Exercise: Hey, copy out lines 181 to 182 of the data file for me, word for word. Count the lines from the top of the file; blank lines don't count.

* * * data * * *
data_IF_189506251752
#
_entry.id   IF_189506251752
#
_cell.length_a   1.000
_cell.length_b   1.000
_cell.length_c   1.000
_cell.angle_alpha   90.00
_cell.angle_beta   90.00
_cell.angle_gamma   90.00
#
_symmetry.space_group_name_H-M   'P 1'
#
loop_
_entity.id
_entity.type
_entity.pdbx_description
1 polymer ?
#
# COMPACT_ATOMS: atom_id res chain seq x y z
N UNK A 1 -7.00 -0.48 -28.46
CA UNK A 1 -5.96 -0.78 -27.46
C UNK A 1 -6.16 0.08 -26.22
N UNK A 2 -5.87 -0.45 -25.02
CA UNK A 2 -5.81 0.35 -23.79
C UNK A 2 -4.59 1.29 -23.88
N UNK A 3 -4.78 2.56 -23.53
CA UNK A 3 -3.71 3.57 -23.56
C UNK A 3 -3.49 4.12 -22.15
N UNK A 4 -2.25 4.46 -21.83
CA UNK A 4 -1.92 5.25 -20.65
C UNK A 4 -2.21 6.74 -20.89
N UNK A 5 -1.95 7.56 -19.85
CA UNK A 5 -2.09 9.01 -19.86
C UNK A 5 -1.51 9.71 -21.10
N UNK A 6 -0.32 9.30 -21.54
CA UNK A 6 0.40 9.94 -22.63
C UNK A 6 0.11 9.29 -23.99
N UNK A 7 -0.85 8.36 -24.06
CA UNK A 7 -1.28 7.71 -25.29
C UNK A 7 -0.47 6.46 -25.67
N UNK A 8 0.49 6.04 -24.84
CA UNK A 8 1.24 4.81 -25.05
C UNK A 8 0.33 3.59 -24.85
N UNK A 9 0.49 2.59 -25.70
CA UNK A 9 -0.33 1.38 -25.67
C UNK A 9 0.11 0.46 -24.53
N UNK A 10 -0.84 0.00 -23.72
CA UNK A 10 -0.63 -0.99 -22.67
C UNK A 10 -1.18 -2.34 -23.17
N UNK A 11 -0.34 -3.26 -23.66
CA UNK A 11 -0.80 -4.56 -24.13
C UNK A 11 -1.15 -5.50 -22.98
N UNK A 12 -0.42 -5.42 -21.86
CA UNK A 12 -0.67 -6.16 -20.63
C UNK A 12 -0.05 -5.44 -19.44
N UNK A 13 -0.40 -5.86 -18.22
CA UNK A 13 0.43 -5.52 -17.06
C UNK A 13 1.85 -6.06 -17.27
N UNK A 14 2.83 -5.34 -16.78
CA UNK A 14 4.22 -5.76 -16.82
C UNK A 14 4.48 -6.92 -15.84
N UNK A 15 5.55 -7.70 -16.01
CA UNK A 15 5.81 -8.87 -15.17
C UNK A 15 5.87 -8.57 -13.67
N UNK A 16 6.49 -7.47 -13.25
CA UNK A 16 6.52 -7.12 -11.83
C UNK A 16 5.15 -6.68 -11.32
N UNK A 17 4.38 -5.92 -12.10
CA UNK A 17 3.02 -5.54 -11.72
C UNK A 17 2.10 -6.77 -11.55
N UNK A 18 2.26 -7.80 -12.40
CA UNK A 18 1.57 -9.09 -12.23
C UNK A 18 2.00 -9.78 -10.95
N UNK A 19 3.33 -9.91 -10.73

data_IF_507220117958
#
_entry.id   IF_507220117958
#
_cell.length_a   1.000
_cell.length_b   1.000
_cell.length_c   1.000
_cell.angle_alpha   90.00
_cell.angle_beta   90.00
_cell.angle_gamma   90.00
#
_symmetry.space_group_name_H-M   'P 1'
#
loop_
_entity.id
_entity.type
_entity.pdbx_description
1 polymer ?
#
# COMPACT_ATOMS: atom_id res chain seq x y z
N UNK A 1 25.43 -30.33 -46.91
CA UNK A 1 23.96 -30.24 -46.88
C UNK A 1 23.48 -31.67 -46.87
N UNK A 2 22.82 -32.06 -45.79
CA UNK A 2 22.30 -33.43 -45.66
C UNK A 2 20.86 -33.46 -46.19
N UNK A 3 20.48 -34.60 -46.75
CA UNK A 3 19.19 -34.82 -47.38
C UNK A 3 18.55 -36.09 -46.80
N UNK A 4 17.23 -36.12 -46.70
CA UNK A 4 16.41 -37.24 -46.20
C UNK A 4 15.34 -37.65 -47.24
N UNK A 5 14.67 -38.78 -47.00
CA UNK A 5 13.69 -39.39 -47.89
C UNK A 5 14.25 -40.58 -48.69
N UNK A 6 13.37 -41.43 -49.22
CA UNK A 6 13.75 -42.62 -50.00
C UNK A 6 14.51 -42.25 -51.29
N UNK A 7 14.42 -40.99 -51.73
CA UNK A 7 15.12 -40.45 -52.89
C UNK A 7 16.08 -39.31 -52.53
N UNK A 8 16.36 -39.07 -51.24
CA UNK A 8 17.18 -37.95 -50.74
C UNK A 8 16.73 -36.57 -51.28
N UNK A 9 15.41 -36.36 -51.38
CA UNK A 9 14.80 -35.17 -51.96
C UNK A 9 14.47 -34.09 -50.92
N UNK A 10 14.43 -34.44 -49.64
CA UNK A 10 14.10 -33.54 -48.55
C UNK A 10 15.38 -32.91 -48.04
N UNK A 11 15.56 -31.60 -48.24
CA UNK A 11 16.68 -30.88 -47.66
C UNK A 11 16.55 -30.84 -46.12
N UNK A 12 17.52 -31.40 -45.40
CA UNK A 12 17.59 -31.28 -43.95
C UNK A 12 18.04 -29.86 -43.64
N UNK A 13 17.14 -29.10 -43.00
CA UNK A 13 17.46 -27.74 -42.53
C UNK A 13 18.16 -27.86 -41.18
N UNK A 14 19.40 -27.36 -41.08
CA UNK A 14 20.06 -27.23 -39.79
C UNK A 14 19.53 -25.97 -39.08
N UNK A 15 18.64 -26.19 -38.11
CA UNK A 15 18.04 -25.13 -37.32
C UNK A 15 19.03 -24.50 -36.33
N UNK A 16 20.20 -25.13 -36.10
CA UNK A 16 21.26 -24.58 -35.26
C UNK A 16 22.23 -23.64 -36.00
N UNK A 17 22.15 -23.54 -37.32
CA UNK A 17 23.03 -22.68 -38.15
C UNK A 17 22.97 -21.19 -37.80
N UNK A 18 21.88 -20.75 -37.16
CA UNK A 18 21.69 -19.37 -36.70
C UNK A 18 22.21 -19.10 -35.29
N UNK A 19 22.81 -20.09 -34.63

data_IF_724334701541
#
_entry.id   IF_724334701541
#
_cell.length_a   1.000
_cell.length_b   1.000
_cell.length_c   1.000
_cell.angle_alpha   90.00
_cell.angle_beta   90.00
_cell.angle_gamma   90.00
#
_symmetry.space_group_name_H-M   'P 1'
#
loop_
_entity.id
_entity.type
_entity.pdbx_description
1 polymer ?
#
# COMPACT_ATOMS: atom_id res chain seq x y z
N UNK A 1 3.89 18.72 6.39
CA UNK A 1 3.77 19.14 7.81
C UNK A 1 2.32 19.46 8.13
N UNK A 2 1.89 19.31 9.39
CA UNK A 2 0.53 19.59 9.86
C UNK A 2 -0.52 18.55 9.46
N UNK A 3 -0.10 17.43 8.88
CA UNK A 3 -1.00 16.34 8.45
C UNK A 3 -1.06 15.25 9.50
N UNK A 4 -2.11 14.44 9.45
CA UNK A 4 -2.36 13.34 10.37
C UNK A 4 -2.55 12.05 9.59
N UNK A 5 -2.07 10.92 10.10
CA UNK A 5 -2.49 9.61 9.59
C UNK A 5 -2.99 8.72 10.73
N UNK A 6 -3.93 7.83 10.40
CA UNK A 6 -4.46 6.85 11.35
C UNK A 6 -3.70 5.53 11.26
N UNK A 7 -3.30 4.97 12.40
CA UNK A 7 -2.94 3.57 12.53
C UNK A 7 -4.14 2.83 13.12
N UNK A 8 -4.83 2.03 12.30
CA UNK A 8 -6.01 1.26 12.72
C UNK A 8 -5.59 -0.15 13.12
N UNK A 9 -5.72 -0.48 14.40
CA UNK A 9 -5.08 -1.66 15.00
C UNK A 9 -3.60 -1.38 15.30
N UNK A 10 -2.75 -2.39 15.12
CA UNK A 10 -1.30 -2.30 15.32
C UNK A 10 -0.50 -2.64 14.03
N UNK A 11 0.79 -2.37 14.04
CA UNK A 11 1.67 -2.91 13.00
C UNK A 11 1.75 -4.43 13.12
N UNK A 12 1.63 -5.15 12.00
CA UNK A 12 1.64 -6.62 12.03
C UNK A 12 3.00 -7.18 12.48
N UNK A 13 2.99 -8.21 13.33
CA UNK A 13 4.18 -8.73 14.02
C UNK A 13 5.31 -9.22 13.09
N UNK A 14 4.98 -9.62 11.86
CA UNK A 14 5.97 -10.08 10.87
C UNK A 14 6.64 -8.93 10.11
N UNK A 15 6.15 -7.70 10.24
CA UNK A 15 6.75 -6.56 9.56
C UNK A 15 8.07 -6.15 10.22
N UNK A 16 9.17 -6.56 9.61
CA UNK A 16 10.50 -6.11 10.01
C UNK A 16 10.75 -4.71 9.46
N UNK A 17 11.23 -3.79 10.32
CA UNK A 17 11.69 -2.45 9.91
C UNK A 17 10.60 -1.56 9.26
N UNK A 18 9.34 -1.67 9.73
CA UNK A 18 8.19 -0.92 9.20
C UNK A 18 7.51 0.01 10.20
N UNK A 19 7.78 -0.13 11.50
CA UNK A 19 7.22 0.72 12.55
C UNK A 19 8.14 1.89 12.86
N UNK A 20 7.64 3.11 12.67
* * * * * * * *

CA UNK A 4 -2.36 13.34 10.37
C UNK A 4 -2.55 12.05 9.59